Does Vaseline Glass Contain Uranium?

by Frank Fenton
Volume 20 No. 10 - June 1994

Editor's note: Last December this desk received a letter from Jim Garrison (OK). He shared an article brought to the Greater Tulsa Depression Era Glass Club by Ronnie Morgan. The article consisted of a letter written and given to a newsletter. That newsletter secured an answer from Mr. Frank Fenton. So far I have not leaned the name of that Fenton logo newsletter, however, I called Mr. Fenton and asked his permission to reprint his letter. After reading him his answer to remind him of the subject matter, he graciously granted my wish. The article did not include the date of Mr. Fenton's letter but I could figure out that it was in June 1991. The letter included in this article was very technical and very interesting. I regret that I could not find enough sources to get permission to run the article. If the original source of the other letter will contact us, we will print the other letter with due credit.

Does Vaseline Glass Contain Uranium?

You should inform Carnival Glass collectors that, to the best of my knowledge, uranium is the material which is used to make the Vaseline Glass. I imagine that, in other glass companies, there are various salts of uranium that have been used to get the coloring. In our factory, at the present time, we use uranium oxide depleted. That means that the major radioactive isotopes (the ones that are used to make atomic bombs and so forth) have been taken out. Uranium oxide depleted is still radioactive, but not to the extent that it would be without the necessary processing.

Burmese Custard We are licensed by the Atomic Energy Commission to buy this uranium in the small quantities that we use for coloring the glass. A number of years ago, we received letters from individuals indicating that our Custard and Burmese glass (both of which have about the same amount of uranium in them as does Vaseline) were hot and were radioactive. Since our decorators worked on the Custard (right) and Burmese (left) pieces regularly, we felt we had to check this out. We employed a licensed health physicist from Ohio State University who came down and checked our operations. It is true that, if you put a piece of glass right next to the Geiger counter, you will get an indication that it is radioactive, and the Geiger counter will do its clicking. On the other hand, if you put the piece of glass 12" away from the Geiger counter, you can't get a response.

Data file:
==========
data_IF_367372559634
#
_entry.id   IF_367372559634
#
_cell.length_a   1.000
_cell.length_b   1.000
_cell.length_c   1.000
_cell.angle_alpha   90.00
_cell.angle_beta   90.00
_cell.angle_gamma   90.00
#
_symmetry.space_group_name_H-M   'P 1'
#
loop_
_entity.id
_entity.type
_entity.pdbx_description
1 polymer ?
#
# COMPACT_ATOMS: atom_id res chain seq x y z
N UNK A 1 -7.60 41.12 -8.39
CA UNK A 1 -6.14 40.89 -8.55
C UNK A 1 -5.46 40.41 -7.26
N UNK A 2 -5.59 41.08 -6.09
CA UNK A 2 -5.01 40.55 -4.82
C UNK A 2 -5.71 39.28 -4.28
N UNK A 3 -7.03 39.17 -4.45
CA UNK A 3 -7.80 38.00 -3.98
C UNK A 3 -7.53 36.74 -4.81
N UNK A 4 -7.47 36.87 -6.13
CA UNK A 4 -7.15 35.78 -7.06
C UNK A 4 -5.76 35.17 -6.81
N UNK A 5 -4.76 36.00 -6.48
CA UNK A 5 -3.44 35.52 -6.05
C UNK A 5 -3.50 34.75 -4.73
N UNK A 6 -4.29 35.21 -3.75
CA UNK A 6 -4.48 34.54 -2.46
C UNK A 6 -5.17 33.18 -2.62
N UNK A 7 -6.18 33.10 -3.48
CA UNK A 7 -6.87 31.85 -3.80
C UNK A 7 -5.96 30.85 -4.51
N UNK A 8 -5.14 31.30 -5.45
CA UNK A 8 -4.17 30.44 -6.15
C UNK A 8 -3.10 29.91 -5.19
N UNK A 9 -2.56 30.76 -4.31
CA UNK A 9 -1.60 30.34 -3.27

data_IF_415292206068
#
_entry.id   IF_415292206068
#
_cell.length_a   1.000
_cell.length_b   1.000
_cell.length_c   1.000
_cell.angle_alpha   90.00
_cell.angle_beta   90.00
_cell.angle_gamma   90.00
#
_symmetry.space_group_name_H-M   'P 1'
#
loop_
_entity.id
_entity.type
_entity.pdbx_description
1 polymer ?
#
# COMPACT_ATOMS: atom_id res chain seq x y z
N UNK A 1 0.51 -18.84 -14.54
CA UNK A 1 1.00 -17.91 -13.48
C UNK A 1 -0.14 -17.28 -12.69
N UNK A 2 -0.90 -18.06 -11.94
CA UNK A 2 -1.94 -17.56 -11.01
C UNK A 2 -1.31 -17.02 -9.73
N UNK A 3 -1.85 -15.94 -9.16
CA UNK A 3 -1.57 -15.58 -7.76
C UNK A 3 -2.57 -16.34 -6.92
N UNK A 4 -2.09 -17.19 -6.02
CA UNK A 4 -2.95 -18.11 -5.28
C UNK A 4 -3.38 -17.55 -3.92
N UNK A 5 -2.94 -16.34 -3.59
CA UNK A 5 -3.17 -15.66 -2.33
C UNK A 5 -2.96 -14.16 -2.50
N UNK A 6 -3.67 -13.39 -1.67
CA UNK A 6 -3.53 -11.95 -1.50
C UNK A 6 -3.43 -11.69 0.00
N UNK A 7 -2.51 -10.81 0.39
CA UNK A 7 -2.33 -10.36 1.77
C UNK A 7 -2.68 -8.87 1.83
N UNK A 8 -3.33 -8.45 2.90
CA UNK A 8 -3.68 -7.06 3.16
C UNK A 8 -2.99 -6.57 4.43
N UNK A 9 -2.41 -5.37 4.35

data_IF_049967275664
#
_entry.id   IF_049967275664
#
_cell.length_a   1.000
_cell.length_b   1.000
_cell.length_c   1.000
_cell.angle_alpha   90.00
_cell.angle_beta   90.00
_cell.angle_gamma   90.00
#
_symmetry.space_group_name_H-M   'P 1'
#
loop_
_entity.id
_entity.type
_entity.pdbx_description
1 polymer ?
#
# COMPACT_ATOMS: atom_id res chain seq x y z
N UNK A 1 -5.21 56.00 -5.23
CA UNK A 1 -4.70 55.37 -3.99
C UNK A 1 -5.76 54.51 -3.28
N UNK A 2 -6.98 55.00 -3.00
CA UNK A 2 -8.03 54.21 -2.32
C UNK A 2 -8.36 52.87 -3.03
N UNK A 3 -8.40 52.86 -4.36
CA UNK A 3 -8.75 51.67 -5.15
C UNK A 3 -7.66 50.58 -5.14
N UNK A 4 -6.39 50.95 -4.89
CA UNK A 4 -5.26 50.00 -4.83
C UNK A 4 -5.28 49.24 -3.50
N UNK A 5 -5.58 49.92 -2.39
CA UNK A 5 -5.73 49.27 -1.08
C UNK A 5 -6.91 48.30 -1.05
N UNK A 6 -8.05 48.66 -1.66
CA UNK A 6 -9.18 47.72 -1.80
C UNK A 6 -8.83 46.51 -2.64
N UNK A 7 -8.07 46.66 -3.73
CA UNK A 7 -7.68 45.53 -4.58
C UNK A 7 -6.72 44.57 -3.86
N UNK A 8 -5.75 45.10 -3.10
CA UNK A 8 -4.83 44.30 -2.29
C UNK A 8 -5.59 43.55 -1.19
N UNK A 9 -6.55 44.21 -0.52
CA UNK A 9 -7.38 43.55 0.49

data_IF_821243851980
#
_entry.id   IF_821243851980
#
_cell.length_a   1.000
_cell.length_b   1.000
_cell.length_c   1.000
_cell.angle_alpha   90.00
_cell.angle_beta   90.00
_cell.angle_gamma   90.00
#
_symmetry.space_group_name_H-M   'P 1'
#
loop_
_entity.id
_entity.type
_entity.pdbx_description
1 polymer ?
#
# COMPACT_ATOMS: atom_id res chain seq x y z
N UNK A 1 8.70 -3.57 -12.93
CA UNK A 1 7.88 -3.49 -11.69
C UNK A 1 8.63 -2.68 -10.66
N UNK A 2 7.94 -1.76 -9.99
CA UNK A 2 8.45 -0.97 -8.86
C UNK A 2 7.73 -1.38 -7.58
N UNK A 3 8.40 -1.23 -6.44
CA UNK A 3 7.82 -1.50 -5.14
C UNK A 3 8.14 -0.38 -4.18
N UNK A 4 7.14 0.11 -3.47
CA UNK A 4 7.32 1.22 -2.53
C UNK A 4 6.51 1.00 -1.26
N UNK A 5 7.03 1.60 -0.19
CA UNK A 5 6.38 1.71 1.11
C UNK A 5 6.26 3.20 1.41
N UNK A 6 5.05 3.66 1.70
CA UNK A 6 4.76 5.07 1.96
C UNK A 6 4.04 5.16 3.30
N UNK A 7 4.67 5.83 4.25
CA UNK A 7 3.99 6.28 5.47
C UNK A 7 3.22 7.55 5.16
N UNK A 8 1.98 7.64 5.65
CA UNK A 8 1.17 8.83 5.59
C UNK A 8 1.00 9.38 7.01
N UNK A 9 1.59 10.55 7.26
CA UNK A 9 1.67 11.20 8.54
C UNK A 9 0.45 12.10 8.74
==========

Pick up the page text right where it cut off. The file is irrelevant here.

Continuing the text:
The physicist explained it to us:

If the decorators were to hold the glass close to them 24 hours a day, 7 days a week for a number of years, there might be some hazard involved. However, with the occasional handling just on the tips of their fingers, he saw no hazard. He said there was much greater hazard in going outside and standing in sunlight. He would get more radiation from sunshine than we would from handling Burmese and Custard glass pieces.

We are satisfied that there is no risk to the normal user of Vaseline Carnival glass. I suppose if you grind it up and ate it, and it stayed in your system, there would then be a hazard.

(signed) Frank M. Fenton
Fenton Art Glass Company

Fenton Factory Another note: If you have the opportunity to visit the Fenton Art Glass factory in Williamstown, West Virginia. do not pass it by. It is one of the few remaining glass factories producing glass today. Every ardent collector should have the experience of seeing glass made by hand. Also, this company has an excellent video of making Fenton glass. It would be a wonderful program for any club. For information about the video contact the Fenton Art Glass Company, 700 Elizabeth Street, Williamstown, West Virginia 26187. Thank you Jim for sharing this information. Another big thanks to Ronnie Morgan who brought it to the GTDEGC.